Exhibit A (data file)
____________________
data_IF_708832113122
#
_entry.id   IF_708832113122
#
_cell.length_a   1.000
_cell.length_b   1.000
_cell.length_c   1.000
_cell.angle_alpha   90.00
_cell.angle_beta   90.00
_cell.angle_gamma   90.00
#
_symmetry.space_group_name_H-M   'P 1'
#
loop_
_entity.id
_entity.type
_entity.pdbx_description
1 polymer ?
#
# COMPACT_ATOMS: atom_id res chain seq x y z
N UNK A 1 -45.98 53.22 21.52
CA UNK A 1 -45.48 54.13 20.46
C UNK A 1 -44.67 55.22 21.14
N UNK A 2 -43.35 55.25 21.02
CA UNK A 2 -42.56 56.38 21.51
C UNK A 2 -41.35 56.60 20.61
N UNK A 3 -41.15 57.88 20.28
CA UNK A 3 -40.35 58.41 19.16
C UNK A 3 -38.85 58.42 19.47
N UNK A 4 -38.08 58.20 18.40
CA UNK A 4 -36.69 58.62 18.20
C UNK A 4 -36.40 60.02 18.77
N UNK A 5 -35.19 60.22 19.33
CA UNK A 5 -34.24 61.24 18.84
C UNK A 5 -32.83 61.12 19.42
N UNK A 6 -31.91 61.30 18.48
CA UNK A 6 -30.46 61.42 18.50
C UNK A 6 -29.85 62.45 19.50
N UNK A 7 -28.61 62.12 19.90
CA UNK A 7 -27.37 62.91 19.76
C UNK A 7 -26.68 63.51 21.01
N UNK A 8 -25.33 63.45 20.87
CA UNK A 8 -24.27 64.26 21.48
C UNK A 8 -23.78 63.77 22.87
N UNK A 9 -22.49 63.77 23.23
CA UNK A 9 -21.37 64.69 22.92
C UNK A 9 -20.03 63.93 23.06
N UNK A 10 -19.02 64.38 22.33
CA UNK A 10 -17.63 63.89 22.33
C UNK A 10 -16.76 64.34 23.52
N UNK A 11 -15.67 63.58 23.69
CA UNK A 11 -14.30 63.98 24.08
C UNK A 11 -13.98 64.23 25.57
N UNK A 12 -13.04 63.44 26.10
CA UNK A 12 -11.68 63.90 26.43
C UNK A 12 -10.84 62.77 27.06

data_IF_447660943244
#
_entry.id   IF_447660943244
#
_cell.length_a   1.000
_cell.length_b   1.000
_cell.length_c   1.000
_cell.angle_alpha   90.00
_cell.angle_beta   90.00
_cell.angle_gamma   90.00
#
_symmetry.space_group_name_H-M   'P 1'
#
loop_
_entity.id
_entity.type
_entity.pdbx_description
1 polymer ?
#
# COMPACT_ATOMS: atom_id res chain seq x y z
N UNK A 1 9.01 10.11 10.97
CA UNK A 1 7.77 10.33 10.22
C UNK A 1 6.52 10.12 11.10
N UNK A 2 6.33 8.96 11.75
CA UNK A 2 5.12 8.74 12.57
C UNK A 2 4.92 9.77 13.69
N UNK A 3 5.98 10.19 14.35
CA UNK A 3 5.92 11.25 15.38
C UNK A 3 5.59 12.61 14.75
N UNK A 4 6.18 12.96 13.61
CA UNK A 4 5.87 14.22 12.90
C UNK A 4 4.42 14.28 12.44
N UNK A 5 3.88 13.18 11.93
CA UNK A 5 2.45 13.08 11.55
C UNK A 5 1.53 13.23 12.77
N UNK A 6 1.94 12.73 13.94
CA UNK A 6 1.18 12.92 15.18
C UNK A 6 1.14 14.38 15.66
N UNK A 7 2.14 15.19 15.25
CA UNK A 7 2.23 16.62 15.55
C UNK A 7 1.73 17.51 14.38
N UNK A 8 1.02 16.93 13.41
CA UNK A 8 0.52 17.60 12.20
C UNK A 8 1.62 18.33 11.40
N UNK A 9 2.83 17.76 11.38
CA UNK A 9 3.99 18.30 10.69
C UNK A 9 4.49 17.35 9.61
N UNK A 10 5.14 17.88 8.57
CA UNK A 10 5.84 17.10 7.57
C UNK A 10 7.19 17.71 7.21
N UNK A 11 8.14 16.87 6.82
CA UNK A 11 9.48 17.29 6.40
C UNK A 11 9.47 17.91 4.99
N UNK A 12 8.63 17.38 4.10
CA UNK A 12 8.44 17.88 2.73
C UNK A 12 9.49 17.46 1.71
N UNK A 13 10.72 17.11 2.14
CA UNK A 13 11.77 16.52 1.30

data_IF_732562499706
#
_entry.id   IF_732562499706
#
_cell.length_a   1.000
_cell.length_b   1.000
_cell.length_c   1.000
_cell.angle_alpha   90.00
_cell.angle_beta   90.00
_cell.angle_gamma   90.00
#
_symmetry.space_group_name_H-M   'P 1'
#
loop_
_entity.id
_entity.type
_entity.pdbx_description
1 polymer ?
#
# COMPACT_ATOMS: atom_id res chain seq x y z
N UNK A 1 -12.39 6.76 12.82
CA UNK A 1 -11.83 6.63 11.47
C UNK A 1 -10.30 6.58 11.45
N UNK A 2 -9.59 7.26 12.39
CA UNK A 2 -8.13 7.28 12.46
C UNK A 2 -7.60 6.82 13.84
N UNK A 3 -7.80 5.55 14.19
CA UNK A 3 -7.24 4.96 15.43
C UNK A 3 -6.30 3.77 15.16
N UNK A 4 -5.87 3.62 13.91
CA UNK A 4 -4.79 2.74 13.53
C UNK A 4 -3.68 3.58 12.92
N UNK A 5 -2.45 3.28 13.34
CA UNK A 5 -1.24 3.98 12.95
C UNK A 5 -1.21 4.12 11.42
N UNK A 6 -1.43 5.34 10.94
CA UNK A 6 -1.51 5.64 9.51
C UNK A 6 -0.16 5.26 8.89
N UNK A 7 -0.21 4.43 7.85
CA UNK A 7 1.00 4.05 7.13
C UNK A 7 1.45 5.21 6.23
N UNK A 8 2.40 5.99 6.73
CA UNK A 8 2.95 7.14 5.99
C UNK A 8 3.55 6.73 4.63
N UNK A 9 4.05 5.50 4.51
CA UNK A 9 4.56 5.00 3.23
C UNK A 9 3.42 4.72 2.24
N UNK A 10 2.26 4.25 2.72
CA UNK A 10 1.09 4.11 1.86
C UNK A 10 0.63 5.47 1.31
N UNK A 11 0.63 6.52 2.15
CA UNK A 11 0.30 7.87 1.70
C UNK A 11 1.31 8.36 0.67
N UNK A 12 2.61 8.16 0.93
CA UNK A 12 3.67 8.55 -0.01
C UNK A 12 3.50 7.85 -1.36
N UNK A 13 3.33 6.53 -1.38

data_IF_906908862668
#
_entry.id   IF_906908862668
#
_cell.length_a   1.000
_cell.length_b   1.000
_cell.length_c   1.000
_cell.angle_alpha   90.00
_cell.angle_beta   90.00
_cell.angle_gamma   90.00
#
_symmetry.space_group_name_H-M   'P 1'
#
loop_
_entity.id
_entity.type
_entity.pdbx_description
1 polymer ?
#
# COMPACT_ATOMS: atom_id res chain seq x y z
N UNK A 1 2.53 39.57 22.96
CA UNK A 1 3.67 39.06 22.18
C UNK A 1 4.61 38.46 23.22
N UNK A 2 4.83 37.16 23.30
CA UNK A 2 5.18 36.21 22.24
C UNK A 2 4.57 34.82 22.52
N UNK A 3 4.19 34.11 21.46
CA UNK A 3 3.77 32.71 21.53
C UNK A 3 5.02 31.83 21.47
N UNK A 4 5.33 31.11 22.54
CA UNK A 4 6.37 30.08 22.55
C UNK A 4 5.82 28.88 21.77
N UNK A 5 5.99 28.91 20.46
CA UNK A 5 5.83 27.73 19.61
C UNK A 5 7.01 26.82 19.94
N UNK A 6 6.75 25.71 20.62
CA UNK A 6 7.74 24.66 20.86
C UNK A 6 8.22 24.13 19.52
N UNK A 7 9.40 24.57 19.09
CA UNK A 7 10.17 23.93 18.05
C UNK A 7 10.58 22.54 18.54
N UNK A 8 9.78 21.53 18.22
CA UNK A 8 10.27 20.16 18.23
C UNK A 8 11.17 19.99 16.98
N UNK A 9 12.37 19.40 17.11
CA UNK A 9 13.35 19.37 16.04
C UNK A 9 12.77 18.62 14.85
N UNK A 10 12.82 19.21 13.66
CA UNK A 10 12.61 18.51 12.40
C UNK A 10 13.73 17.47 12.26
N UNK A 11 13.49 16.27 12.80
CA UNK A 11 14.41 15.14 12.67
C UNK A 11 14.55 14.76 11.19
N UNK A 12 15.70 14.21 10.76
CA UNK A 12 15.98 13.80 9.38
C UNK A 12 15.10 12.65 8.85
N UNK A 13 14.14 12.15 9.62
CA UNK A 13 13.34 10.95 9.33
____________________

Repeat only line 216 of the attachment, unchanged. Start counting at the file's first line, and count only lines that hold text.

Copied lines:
N UNK A 9 12.37 19.40 17.11